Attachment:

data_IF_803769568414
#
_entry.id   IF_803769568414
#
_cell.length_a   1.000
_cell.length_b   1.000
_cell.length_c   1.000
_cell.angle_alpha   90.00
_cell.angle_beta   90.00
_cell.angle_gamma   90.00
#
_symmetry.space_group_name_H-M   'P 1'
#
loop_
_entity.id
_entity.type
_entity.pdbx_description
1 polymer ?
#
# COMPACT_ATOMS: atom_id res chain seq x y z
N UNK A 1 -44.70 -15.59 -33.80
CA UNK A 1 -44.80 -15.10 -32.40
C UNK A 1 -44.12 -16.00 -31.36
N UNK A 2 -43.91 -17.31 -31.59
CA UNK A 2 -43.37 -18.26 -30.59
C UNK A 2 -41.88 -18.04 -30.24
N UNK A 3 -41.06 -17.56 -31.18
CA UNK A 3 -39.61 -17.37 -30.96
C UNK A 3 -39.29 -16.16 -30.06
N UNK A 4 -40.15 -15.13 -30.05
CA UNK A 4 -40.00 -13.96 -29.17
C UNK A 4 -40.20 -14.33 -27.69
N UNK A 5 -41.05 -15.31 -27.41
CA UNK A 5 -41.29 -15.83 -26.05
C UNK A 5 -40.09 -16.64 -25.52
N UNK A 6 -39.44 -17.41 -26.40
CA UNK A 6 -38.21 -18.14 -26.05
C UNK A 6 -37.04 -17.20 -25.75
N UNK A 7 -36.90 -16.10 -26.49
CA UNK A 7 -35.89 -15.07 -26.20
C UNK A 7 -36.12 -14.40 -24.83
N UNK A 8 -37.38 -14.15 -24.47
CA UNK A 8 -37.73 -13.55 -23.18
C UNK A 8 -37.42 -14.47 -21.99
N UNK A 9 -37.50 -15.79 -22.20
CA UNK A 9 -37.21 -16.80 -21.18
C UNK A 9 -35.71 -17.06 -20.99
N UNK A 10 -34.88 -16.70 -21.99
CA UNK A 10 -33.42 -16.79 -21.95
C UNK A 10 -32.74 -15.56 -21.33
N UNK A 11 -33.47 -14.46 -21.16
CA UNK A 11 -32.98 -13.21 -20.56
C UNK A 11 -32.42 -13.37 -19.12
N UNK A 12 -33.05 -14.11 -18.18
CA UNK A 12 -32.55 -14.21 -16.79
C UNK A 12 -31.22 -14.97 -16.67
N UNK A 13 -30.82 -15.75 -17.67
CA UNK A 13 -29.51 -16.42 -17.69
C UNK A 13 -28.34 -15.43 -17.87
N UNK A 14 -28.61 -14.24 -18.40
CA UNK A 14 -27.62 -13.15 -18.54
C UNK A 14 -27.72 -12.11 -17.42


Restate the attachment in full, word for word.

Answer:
data_IF_803769568414
#
_entry.id   IF_803769568414
#
_cell.length_a   1.000
_cell.length_b   1.000
_cell.length_c   1.000
_cell.angle_alpha   90.00
_cell.angle_beta   90.00
_cell.angle_gamma   90.00
#
_symmetry.space_group_name_H-M   'P 1'
#
loop_
_entity.id
_entity.type
_entity.pdbx_description
1 polymer ?
#
# COMPACT_ATOMS: atom_id res chain seq x y z
N UNK A 1 -44.70 -15.59 -33.80
CA UNK A 1 -44.80 -15.10 -32.40
C UNK A 1 -44.12 -16.00 -31.36
N UNK A 2 -43.91 -17.31 -31.59
CA UNK A 2 -43.37 -18.26 -30.59
C UNK A 2 -41.88 -18.04 -30.24
N UNK A 3 -41.06 -17.56 -31.18
CA UNK A 3 -39.61 -17.37 -30.96
C UNK A 3 -39.29 -16.16 -30.06
N UNK A 4 -40.15 -15.13 -30.05
CA UNK A 4 -40.00 -13.96 -29.17
C UNK A 4 -40.20 -14.33 -27.69
N UNK A 5 -41.05 -15.31 -27.41
CA UNK A 5 -41.29 -15.83 -26.05
C UNK A 5 -40.09 -16.64 -25.52
N UNK A 6 -39.44 -17.41 -26.40
CA UNK A 6 -38.21 -18.14 -26.05
C UNK A 6 -37.04 -17.20 -25.75
N UNK A 7 -36.90 -16.10 -26.49
CA UNK A 7 -35.89 -15.07 -26.20
C UNK A 7 -36.12 -14.40 -24.83
N UNK A 8 -37.38 -14.15 -24.47
CA UNK A 8 -37.73 -13.55 -23.18
C UNK A 8 -37.42 -14.47 -21.99
N UNK A 9 -37.50 -15.79 -22.20
CA UNK A 9 -37.21 -16.80 -21.18
C UNK A 9 -35.71 -17.06 -20.99
N UNK A 10 -34.88 -16.70 -21.99
CA UNK A 10 -33.42 -16.79 -21.95
C UNK A 10 -32.74 -15.56 -21.33
N UNK A 11 -33.47 -14.46 -21.16
CA UNK A 11 -32.98 -13.21 -20.56
C UNK A 11 -32.42 -13.37 -19.12
N UNK A 12 -33.05 -14.11 -18.18
CA UNK A 12 -32.55 -14.21 -16.79
C UNK A 12 -31.22 -14.97 -16.67
N UNK A 13 -30.82 -15.75 -17.67
CA UNK A 13 -29.51 -16.42 -17.69
C UNK A 13 -28.34 -15.43 -17.87
N UNK A 14 -28.61 -14.24 -18.40
CA UNK A 14 -27.62 -13.15 -18.54
C UNK A 14 -27.72 -12.11 -17.42